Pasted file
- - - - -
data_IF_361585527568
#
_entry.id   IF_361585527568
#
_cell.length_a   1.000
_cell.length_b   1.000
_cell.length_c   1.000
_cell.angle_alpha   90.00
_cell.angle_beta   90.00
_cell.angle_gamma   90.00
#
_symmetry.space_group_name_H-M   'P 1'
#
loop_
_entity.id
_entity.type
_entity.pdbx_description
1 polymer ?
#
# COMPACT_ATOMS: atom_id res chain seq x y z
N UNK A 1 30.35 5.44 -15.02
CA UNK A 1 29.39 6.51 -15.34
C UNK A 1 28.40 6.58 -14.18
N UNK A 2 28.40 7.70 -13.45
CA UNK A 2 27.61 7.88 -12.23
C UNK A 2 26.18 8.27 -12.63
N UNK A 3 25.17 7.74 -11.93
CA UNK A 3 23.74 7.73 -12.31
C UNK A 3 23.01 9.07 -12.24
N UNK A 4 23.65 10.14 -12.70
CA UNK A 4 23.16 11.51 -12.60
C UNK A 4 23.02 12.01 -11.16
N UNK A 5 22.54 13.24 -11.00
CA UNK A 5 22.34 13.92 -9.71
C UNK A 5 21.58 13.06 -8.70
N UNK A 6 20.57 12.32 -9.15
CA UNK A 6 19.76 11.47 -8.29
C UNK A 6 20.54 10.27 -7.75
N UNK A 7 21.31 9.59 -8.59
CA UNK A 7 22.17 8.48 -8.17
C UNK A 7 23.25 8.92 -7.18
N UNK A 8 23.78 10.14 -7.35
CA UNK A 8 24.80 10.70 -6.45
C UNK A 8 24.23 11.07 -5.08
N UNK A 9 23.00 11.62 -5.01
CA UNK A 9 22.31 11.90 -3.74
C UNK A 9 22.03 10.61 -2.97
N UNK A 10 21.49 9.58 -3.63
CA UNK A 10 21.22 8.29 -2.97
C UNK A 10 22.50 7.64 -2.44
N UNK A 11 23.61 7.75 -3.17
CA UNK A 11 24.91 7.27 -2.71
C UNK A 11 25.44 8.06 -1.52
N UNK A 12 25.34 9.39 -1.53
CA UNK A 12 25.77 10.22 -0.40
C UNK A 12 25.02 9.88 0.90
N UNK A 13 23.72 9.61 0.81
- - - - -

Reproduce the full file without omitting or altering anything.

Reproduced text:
data_IF_361585527568
#
_entry.id   IF_361585527568
#
_cell.length_a   1.000
_cell.length_b   1.000
_cell.length_c   1.000
_cell.angle_alpha   90.00
_cell.angle_beta   90.00
_cell.angle_gamma   90.00
#
_symmetry.space_group_name_H-M   'P 1'
#
loop_
_entity.id
_entity.type
_entity.pdbx_description
1 polymer ?
#
# COMPACT_ATOMS: atom_id res chain seq x y z
N UNK A 1 30.35 5.44 -15.02
CA UNK A 1 29.39 6.51 -15.34
C UNK A 1 28.40 6.58 -14.18
N UNK A 2 28.40 7.70 -13.45
CA UNK A 2 27.61 7.88 -12.23
C UNK A 2 26.18 8.27 -12.63
N UNK A 3 25.17 7.74 -11.93
CA UNK A 3 23.74 7.73 -12.31
C UNK A 3 23.01 9.07 -12.24
N UNK A 4 23.65 10.14 -12.70
CA UNK A 4 23.16 11.51 -12.60
C UNK A 4 23.02 12.01 -11.16
N UNK A 5 22.54 13.24 -11.00
CA UNK A 5 22.34 13.92 -9.71
C UNK A 5 21.58 13.06 -8.70
N UNK A 6 20.57 12.32 -9.15
CA UNK A 6 19.76 11.47 -8.29
C UNK A 6 20.54 10.27 -7.75
N UNK A 7 21.31 9.59 -8.59
CA UNK A 7 22.17 8.48 -8.17
C UNK A 7 23.25 8.92 -7.18
N UNK A 8 23.78 10.14 -7.35
CA UNK A 8 24.80 10.70 -6.45
C UNK A 8 24.23 11.07 -5.08
N UNK A 9 23.00 11.62 -5.01
CA UNK A 9 22.31 11.90 -3.74
C UNK A 9 22.03 10.61 -2.97
N UNK A 10 21.49 9.58 -3.63
CA UNK A 10 21.22 8.29 -2.97
C UNK A 10 22.50 7.64 -2.44
N UNK A 11 23.61 7.75 -3.17
CA UNK A 11 24.91 7.27 -2.71
C UNK A 11 25.44 8.06 -1.52
N UNK A 12 25.34 9.39 -1.53
CA UNK A 12 25.77 10.22 -0.40
C UNK A 12 25.02 9.88 0.90
N UNK A 13 23.72 9.61 0.81